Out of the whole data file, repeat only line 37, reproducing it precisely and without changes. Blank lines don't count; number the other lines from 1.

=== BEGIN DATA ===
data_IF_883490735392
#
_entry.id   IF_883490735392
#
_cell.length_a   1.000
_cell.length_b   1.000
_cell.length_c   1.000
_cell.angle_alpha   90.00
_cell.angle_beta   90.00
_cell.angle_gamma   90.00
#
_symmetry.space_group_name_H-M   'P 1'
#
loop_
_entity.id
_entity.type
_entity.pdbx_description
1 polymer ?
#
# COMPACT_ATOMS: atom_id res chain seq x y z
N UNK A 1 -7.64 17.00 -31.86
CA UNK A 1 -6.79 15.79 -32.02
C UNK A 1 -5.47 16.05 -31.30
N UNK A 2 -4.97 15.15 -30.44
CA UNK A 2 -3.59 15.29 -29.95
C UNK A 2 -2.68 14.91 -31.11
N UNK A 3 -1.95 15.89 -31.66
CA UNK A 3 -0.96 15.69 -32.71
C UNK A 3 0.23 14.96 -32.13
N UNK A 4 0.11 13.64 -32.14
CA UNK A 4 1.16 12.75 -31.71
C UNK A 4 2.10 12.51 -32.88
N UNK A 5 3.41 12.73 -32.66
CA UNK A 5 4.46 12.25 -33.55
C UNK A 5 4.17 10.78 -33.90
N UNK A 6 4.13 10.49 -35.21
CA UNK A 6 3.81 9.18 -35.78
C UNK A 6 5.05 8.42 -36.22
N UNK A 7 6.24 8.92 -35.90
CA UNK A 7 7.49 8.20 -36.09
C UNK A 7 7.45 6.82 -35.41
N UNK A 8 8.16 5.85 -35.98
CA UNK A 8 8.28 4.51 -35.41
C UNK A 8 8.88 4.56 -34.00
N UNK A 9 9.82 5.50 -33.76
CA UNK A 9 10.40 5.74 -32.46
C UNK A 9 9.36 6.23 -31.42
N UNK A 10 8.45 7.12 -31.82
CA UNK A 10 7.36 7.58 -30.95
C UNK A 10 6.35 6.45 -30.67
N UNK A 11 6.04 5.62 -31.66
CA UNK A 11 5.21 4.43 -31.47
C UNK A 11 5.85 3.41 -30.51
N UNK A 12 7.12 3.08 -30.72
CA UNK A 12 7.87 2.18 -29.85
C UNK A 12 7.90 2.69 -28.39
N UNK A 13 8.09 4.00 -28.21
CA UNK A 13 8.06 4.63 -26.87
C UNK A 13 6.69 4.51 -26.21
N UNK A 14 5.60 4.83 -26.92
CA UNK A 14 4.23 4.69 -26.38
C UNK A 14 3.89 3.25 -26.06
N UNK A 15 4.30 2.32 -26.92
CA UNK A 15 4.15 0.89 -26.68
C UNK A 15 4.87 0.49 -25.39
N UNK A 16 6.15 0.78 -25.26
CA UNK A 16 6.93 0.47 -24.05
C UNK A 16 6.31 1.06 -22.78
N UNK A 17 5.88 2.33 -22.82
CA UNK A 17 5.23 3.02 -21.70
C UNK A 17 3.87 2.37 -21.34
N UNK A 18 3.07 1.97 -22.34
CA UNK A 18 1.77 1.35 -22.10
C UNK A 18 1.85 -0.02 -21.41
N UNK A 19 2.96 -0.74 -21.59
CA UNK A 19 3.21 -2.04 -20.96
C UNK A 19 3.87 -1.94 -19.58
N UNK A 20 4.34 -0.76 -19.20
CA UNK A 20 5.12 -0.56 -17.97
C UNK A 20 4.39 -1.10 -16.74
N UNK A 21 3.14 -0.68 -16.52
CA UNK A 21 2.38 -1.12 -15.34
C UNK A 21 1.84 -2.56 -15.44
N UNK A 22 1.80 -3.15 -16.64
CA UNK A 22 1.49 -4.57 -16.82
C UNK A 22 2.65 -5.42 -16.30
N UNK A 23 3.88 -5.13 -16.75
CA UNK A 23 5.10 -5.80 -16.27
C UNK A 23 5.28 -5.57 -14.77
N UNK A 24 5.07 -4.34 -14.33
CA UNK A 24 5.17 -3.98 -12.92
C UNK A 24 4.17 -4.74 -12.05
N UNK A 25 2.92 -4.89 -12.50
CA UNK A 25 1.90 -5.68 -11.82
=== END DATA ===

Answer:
CA UNK A 6 3.81 9.18 -35.78